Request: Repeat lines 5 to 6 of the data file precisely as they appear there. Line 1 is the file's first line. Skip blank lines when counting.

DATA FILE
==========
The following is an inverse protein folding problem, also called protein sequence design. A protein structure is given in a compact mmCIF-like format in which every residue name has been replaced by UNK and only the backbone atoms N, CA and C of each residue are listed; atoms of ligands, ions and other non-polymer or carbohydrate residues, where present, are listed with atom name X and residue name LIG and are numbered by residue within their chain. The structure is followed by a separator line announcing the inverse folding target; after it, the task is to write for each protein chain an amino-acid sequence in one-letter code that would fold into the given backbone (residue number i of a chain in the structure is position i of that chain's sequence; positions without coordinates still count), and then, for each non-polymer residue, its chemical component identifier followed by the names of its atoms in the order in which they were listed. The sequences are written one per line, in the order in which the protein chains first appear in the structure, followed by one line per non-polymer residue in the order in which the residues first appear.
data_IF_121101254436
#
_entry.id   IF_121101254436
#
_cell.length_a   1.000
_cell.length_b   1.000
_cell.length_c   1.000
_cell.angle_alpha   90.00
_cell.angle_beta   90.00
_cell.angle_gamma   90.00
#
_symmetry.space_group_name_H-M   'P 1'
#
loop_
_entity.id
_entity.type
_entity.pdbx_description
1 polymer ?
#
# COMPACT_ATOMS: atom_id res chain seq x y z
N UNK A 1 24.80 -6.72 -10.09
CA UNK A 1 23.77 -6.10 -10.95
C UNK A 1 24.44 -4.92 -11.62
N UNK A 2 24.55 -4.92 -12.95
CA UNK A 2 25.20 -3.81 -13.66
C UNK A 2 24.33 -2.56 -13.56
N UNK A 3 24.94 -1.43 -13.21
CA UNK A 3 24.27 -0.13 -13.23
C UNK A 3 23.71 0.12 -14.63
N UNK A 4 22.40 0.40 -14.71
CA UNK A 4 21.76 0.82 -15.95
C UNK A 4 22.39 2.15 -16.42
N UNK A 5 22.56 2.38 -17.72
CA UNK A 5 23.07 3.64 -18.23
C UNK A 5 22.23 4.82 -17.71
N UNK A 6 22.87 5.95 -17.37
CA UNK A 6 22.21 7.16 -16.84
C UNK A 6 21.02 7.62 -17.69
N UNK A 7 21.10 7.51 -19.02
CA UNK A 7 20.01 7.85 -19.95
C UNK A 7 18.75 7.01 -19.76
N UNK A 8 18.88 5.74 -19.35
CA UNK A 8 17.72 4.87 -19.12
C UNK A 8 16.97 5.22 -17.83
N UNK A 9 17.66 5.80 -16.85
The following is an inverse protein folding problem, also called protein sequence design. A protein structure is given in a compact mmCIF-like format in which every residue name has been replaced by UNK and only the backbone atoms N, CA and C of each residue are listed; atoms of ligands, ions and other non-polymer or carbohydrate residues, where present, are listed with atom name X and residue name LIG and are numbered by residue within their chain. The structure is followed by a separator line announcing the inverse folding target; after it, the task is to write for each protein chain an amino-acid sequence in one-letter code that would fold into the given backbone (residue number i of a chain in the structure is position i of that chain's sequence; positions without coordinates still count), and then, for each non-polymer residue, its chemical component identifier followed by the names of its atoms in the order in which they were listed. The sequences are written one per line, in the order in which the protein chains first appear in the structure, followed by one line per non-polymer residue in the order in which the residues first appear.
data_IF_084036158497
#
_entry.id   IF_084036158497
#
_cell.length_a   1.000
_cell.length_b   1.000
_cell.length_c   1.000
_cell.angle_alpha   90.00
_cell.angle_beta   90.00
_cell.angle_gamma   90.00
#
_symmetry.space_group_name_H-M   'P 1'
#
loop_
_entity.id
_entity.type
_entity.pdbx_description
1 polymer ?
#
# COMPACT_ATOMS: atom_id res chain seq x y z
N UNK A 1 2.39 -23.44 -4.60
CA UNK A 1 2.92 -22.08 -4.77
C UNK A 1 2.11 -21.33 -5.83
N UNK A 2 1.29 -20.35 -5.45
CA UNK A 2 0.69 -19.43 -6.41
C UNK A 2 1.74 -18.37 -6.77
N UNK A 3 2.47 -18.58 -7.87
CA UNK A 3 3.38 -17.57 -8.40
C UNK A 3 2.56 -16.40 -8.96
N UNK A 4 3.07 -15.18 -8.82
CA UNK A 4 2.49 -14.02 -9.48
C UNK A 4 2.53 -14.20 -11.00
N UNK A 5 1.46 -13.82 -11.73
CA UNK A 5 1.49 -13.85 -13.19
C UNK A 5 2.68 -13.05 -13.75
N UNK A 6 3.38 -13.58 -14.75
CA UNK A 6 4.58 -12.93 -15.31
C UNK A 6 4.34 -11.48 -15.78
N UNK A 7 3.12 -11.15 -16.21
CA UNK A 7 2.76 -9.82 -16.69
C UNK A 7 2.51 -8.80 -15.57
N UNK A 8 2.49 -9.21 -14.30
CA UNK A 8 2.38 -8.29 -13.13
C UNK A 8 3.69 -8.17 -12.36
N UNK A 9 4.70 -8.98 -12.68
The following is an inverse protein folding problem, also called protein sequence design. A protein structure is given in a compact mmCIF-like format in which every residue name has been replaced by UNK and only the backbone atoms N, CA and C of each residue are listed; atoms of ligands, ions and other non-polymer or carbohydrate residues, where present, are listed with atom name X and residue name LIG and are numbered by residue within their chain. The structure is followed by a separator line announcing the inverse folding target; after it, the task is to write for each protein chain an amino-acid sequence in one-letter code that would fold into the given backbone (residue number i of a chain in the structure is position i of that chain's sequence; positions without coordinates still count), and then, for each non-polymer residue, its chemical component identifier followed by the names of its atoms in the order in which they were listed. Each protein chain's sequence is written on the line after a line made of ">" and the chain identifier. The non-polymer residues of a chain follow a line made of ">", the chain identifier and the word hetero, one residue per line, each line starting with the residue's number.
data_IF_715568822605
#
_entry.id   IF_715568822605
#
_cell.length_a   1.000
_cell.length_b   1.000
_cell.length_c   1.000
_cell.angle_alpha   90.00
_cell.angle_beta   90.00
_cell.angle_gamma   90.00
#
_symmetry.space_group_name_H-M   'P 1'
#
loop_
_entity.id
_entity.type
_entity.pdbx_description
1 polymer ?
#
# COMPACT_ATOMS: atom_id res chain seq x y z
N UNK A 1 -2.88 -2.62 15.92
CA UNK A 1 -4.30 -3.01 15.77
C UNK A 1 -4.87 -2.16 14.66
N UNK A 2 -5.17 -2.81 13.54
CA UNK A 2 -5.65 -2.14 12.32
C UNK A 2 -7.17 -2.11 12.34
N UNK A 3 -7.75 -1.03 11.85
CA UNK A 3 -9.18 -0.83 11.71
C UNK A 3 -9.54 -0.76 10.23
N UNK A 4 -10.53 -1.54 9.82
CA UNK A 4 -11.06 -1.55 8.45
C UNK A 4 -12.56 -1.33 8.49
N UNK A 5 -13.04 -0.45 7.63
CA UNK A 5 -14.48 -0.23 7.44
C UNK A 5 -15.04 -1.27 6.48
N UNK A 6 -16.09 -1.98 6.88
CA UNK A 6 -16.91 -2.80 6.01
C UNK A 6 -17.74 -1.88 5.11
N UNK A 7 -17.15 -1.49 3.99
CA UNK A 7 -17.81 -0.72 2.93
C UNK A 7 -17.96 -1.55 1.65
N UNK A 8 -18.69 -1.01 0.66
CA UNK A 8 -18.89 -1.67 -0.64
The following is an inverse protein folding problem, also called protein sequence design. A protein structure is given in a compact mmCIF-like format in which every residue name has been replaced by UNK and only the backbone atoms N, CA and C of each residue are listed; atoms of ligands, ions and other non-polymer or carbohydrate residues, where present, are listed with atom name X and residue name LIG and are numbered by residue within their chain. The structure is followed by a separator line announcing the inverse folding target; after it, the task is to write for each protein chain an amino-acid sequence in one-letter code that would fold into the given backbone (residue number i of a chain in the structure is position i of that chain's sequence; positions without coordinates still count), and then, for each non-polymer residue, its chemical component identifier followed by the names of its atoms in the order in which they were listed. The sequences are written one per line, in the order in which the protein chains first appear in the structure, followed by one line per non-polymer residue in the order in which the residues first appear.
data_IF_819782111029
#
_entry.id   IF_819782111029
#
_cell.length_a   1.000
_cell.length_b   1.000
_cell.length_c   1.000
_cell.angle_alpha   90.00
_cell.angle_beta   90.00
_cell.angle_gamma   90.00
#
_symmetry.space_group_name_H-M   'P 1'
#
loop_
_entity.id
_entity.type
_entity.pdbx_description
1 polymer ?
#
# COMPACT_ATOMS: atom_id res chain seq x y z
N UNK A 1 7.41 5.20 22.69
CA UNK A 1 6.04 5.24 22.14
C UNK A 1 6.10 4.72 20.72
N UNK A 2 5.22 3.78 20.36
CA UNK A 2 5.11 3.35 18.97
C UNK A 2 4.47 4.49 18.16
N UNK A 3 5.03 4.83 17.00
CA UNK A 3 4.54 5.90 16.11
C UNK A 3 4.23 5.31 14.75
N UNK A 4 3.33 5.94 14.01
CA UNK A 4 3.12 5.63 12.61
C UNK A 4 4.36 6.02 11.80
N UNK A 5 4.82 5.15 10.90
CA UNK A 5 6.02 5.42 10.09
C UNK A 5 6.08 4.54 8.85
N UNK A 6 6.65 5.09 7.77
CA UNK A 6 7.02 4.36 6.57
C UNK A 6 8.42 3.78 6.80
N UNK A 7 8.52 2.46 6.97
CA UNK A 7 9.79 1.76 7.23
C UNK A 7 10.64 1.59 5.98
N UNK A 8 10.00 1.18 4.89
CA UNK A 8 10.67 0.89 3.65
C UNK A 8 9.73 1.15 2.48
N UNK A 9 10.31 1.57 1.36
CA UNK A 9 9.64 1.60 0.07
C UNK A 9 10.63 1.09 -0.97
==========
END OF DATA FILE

#
_cell.length_a   1.000